Macbeth’s Butcher: Alternative Christmas dinner ideas

Macbeth’s Butcher: Alternative Christmas dinner ideas

By Josh Gibson, Macbeth’s Butcher

Christmas is a wonderful time for a family gathering, a wee drink or two and enough food to feed a small army.

It’s quite possible you’ll be planning on buying a turkey the size of a planet to feed your guests. Don’t get me wrong, turkey is a fantastic meat and the free range and bronze varieties are really quite delicious – a far cry from mass produced tasteless birds that were once the archetypal Christmas fair.

However, at Christmas time there’s an opportunity to do something slightly different, but no less spectacular. If you’re looking for flavour then why not try wild venison? It’s quite lean and one of the most natural products available. For the richest flavour, try red deer venison from the North West of Scotland.

There are a couple of cuts to choose from, the first of which is the haunch. This is the most flavoursome of venison joints and is from the hind leg of the animal. It can be supplied on the bone for extra flavour or off the bone and rolled, which makes it easy to carve. For more tenderness, possibly at the sacrifice of flavour, you could try the rolled venison saddle. We would say that this is more suitable for smaller gatherings.

It’s very important not to overcook venison, so if you like your meat well done this might not be a good choice for you. As it’s a lean meat, it has a tendency to dry out if cooked more than medium rare. Our recommendation is to set your oven to 200 degrees Celsius, and cook the roast for 10 minutes per pound of meat plus 20 minutes if you like it rare. For medium rare cook it for 15 minutes per pound of meat. Once the cooking time is complete, rest the joint for at least 20 minutes before carving it.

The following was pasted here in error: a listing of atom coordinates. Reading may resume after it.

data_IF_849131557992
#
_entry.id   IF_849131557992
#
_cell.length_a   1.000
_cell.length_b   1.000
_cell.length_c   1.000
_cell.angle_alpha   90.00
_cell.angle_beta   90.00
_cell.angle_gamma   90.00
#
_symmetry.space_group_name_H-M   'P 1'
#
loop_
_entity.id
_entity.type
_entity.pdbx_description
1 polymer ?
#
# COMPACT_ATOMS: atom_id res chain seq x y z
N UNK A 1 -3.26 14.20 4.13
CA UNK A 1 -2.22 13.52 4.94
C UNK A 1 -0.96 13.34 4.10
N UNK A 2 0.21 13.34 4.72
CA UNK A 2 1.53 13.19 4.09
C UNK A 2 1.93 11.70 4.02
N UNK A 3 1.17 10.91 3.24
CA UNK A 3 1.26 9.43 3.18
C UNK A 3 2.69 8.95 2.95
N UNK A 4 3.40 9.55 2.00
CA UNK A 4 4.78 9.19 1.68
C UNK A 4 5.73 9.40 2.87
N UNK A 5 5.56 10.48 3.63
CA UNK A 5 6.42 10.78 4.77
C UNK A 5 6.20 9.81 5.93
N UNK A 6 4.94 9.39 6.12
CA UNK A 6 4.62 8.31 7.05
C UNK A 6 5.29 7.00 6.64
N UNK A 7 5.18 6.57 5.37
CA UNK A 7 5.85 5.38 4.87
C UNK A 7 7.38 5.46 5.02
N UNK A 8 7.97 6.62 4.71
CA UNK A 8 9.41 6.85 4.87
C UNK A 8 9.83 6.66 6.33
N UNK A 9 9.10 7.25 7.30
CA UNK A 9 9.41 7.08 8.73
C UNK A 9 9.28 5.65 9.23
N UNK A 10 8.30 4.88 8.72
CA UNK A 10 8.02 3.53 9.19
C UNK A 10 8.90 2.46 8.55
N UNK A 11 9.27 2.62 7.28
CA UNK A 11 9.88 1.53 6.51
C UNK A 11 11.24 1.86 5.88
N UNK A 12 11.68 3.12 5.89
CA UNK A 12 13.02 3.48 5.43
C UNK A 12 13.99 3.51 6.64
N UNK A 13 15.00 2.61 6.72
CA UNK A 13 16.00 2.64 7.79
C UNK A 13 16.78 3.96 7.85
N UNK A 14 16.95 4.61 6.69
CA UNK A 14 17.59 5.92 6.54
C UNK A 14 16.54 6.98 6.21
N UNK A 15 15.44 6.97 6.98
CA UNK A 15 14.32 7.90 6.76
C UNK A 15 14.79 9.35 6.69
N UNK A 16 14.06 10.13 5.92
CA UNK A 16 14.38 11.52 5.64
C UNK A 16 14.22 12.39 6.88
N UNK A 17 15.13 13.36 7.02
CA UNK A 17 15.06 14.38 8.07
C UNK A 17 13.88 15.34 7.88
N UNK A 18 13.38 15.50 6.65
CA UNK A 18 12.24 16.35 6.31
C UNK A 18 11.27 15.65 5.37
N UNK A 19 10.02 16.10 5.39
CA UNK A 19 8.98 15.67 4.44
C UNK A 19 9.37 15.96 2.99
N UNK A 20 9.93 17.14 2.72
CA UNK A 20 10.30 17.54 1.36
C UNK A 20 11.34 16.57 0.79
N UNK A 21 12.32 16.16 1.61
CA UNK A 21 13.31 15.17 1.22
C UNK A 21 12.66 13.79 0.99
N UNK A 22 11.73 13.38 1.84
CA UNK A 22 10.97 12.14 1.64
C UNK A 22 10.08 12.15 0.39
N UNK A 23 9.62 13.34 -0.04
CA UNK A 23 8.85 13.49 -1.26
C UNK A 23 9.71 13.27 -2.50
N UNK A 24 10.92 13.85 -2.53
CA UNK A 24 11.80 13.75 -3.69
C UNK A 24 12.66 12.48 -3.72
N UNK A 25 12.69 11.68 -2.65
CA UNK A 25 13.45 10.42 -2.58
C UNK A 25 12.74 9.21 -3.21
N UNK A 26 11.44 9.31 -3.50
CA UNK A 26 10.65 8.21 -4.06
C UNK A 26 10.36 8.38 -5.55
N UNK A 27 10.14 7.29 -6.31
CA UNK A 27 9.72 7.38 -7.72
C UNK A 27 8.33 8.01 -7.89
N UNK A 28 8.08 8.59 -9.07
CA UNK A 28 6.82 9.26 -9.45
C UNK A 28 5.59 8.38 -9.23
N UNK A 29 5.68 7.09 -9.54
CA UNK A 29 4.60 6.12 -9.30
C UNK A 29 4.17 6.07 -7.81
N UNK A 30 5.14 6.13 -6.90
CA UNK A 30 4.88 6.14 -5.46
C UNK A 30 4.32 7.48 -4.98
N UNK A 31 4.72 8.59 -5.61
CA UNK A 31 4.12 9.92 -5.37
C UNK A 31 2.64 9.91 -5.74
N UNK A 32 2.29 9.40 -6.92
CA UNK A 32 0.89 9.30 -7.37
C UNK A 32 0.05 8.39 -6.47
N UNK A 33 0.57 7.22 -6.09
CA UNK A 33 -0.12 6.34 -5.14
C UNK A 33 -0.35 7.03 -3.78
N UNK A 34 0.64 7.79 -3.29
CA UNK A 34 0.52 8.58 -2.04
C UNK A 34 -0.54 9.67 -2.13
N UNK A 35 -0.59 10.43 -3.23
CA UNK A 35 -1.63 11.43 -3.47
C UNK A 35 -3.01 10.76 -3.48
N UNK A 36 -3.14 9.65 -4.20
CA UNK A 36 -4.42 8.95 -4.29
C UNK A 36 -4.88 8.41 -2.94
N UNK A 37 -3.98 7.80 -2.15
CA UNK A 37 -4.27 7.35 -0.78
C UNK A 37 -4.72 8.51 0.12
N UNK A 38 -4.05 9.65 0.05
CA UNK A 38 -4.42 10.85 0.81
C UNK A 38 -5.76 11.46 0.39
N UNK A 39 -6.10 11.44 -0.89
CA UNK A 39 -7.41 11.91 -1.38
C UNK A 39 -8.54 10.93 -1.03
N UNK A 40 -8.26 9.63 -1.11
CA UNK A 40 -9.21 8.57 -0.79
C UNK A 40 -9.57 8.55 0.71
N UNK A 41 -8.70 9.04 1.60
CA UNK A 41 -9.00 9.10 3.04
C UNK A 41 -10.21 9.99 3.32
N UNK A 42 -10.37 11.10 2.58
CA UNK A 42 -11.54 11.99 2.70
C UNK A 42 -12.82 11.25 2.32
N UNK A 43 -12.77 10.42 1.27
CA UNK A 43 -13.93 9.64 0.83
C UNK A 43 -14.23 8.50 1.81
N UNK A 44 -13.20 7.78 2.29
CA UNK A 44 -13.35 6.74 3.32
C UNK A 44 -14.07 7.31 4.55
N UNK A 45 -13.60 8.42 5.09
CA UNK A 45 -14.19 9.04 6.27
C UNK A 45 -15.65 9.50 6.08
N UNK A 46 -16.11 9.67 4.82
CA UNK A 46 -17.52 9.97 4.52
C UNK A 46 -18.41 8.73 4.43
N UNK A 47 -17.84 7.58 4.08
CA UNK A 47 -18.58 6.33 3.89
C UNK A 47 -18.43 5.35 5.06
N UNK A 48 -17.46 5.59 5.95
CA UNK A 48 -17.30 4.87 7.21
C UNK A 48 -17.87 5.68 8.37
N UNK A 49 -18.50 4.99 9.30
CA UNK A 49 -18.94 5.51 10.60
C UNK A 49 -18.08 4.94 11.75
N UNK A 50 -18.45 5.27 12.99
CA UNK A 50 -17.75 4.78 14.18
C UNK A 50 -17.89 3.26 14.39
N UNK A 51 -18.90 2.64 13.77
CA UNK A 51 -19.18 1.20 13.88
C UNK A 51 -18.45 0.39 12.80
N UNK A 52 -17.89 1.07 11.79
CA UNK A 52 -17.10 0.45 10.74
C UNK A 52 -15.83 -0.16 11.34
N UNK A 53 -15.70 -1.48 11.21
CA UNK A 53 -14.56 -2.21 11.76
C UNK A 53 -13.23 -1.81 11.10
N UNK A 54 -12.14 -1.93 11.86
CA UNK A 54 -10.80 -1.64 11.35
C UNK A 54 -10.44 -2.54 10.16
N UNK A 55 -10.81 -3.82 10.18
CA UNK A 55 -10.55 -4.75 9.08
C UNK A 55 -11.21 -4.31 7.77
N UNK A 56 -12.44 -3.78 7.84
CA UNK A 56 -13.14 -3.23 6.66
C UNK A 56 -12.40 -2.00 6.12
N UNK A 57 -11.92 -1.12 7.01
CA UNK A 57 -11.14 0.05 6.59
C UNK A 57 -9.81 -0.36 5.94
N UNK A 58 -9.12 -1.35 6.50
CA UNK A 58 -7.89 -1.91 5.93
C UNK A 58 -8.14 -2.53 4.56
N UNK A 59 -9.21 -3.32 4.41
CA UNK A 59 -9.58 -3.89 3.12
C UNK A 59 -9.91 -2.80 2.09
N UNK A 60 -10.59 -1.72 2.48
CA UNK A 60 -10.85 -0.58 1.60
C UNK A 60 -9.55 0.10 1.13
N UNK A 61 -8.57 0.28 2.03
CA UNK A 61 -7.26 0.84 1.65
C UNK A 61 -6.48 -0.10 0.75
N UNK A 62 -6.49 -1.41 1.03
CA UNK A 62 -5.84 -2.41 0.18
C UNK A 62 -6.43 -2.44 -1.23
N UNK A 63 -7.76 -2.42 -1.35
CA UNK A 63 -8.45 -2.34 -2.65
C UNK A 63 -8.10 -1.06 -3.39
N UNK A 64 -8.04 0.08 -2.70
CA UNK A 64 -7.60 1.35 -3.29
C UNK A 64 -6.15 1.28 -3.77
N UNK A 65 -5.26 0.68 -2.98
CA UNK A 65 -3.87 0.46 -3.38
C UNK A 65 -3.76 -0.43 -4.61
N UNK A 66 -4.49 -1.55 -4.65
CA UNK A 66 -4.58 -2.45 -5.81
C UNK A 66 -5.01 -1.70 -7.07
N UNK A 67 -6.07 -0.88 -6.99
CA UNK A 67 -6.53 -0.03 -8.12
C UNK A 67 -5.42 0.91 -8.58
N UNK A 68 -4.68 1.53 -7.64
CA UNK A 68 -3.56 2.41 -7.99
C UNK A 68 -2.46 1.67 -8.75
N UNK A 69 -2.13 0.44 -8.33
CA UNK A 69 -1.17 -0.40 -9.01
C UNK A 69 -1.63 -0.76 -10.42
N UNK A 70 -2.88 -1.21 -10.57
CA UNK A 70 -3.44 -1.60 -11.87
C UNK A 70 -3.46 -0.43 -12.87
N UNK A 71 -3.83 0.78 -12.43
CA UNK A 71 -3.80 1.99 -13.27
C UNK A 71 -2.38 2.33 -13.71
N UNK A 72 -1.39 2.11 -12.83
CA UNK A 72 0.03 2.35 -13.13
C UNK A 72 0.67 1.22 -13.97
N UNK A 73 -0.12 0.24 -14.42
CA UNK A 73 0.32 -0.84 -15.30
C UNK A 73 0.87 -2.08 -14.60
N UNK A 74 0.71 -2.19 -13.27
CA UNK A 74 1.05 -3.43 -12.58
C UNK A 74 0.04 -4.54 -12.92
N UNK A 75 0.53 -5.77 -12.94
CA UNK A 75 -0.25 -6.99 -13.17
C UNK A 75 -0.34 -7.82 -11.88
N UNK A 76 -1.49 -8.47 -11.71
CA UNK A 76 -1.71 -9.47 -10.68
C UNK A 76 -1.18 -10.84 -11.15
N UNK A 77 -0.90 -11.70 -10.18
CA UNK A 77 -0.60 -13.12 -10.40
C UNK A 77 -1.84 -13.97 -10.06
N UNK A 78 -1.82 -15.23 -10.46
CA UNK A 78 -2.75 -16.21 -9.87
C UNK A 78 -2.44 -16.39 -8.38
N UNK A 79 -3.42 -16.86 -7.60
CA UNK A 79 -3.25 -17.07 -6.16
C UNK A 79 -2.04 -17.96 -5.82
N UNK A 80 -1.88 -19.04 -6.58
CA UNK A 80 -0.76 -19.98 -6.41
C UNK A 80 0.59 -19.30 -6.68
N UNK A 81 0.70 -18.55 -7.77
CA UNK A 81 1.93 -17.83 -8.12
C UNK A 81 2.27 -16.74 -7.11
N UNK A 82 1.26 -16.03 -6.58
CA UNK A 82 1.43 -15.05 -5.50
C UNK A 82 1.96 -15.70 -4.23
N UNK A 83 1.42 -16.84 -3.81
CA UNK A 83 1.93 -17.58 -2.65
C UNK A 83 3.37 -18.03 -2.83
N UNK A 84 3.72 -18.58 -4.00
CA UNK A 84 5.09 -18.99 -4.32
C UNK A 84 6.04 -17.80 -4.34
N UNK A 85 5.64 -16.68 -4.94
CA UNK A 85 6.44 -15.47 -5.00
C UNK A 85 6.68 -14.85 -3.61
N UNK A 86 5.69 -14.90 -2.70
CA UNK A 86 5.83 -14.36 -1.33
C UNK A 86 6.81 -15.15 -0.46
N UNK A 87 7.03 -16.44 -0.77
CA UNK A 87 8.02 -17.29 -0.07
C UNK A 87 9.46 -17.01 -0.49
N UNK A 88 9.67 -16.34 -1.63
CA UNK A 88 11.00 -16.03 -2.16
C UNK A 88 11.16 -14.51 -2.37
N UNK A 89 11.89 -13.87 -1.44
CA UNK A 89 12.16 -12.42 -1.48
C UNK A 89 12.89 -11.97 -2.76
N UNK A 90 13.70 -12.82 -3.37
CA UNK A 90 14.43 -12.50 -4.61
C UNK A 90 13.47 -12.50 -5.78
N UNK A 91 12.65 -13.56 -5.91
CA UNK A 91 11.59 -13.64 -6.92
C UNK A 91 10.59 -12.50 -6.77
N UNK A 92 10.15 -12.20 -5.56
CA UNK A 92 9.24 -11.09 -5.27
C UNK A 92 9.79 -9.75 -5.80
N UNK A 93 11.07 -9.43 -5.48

If you are looking for something a little bit ‘beefier’ for your Christmas table, perhaps consider roasting a beef joint on the bone. The two joints we’d recommend are a rib roast or a sirloin roast. A rib roast has a huge amount of flavour but because it’s a relatively hard working muscle, you may find your teeth have to work harder. The sirloin roast is tenderer but still maintains great flavour and will come with the fillet attached for an added touch of luxury.

To roast your beef, set your oven to 200 degrees Celsius and cook it for 10 minutes per pound of meat plus 20 minutes if you like it rare. For medium rare cook for 15 minutes per pound and for well-done it’s 20 minutes. Once the cooking time is complete rest the joint for at least 20 minutes before carving.

If the thought of cooking a beef roast fills you with horror or your oven isn’t big enough, you could try a rolled sirloin with undercut – this is a sirloin roast with the fillet rolled into the centre.

Macbeth’s is a traditional Scottish Butcher and Game dealer that provides high quality meat products throughout the UK. For more information email This email address is being protected from spambots. You need JavaScript enabled to view it. or call 01309 672254.

 

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